Music To Their Ears After selling team owners on his plan to turn their league around, Isiah Thomas quickly led the CBA into bankruptcy

April 08, 2001

We are basically the league of dreams.
--ISIAH THOMAS, in a promotional tape for the CBA

Like a modern-day Music Man, he swept through river cities and
mid-major markets with a grand and glorious proposition. It was
the summer of 1999, and Isiah Thomas, dripping charm, unleashed a
polished sales pitch to the owners of the nine franchises in the
Continental Basketball Association, the NBA's de facto farm
system. Guided by what he called "a passion for grassroots
basketball," the former Detroit Pistons star proposed to purchase
the teams and incorporate them into a single entity. He promised
to use his charisma, his contacts and his cachet to transform the
league into what he called "the Microsoft of basketball."

Yet by February of this year, the CBA resembled many a dotcom:
bankrupt and defunct. Betraying both a colossal ego and delusions
of grandeur about the league's value and potential, Thomas, 39,
led the CBA, a going concern for more than half a century, into
ruin. When he had an opportunity to salvage the league--and save
himself millions in personal liability--by selling it to the NBA,
he gave in to hubris, avarice and bad advice and rebuffed the
offer. All that remains of the CBA is a K-2-sized mountain of
unpaid bills, nearly 4,000 creditors and a deep reservoir of
bitterness, most of it directed at Thomas. "The league was doing
fine before he got here," says Clay Moser, former president and
general manager of the Idaho Stampede and a onetime CBA regional
vice president. "In a matter of [18] months he ran it into the
ground." (After initially agreeing to an interview, Thomas
declined to speak with SI.)

Since its founding in 1946, the same year as the NBA's inception,
the CBA had survived persistent adversity and instability. From
the Puerto Rico Coquis to the Topeka (Kans.) Sizzlers to the
Rapid City (S.Dak.) Thrillers, some 100 franchises--nearly two
dozen in the '90s alone--came and went. Rosters were in constant
flux as players were summoned to the NBA on 10-day contracts or
wooed by that deep-pocketed team in the Philippines. The league
changed commissioners as often as some folks switch their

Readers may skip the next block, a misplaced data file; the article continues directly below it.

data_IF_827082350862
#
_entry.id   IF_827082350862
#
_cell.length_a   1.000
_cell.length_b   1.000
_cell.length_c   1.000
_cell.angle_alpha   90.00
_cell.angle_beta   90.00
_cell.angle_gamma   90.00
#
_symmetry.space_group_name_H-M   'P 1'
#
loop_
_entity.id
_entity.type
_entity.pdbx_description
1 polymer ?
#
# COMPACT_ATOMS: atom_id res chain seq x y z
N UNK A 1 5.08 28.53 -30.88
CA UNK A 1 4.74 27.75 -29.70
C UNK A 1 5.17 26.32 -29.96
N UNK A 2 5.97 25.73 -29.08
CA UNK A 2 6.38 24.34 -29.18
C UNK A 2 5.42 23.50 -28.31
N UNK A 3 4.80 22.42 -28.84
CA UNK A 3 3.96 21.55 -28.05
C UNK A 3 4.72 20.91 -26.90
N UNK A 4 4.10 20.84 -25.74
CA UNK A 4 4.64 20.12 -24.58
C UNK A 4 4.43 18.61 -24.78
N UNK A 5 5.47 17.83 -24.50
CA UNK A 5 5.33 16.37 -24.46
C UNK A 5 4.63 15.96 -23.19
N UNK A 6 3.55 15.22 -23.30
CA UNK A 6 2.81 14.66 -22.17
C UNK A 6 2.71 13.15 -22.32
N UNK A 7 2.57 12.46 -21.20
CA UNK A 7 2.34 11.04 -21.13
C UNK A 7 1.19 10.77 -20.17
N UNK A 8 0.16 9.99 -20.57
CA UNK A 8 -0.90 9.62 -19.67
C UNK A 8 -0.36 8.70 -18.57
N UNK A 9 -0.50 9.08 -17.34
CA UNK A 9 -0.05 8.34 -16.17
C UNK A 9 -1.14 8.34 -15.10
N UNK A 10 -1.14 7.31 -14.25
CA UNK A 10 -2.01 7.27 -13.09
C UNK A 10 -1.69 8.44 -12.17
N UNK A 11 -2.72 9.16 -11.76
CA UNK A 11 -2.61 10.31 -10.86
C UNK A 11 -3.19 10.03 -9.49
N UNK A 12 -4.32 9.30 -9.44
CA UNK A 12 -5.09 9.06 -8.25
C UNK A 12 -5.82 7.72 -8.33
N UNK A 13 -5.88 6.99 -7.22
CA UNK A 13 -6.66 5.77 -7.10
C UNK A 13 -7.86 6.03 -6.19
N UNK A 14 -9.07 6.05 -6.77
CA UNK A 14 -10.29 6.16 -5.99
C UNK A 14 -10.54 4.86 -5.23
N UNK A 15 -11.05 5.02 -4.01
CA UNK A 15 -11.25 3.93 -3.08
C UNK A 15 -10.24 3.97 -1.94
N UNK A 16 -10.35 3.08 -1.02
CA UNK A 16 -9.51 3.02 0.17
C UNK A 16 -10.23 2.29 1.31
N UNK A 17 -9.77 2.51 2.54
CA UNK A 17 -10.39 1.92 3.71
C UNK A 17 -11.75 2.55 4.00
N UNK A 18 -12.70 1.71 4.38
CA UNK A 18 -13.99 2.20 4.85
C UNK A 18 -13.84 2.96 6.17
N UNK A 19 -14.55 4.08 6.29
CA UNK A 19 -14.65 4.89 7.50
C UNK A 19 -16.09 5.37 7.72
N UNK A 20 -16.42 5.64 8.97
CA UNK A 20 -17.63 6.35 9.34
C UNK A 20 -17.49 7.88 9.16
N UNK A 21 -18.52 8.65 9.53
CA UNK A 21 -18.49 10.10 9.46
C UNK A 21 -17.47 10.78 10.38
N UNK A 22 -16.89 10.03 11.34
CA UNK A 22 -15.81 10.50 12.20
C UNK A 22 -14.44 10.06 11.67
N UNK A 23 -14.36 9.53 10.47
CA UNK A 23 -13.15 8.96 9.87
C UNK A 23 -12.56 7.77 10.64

long-distance carriers. Though a few teams turned a profit, most
had six-figure losses each year.

That was all supposed to change under Thomas. His quixotic
business plan foresaw a future that included national sponsors,
webcasts of games, expansion to hundreds of teams
internationally, the sale of chunks of franchises to NBA stars
such as Chris Webber, and the landing of a big-time television
contract. Above all, his vision was to make the CBA an even more
direct pipeline to the NBA, using his connections to forge a
stronger alliance with the league and its commissioner, David
Stern. After seven months of tough negotiations, the CBA owners
agreed in September 1999 to sell their teams for a total of $9
million to IT Acquisitions, a corporation Thomas had set up for
the deal. Thomas paid half up front, and he personally guaranteed
the remaining $4.5 million, due over four years. "There was this
optimism because he was Isiah Thomas and he had access to
boardrooms that none of us did," says Gary Hunter, the CBA's
commissioner when Thomas made the deal. "He was going to take us
to a whole other level."

Unfortunately he did precisely that. While Thomas's mistakes cut
a wide swath, centralizing the league proved particularly
disastrous. When he took control from team owners and transferred
it to the CBA's Phoenix headquarters, he undermined long-standing
relations between teams and local businesses. What's more, for a
league in which team support was regional at best--how many people
outside central Washington follow the Yakima Sun Kings?--his quest
for national sponsors and TV coverage was fruitless. The lone
leaguewide television contract, signed with BET in 2000, was for
14 telecasts at a modest $20,000 per game. The two major
corporate sponsors Thomas enlisted? One was Rimrocka, a clothing
company that provided free warmups and uniforms. The other was
the fledgling shoe company N.E.X.T. Up, whose goods drew
complaints from players for their style and fit.

The league had always operated on a shoestring budget; its
largest single source of revenue was a $2.2 million fee it
collected from the NBA for providing a training ground for
referees and allowing the big league to plunder players such as
Mario Elie, Anthony Mason and John Starks. Thomas, however, spent
liberally. One of his first moves was hiring Don Welsh, a
longtime friend and former hotel executive, as league president.
Though Welsh had no background in sports, Thomas rewarded him
with a salary of $250,000, or roughly $100,000 more than his
predecessor's, plus a loan of $175,000 and a performance bonus.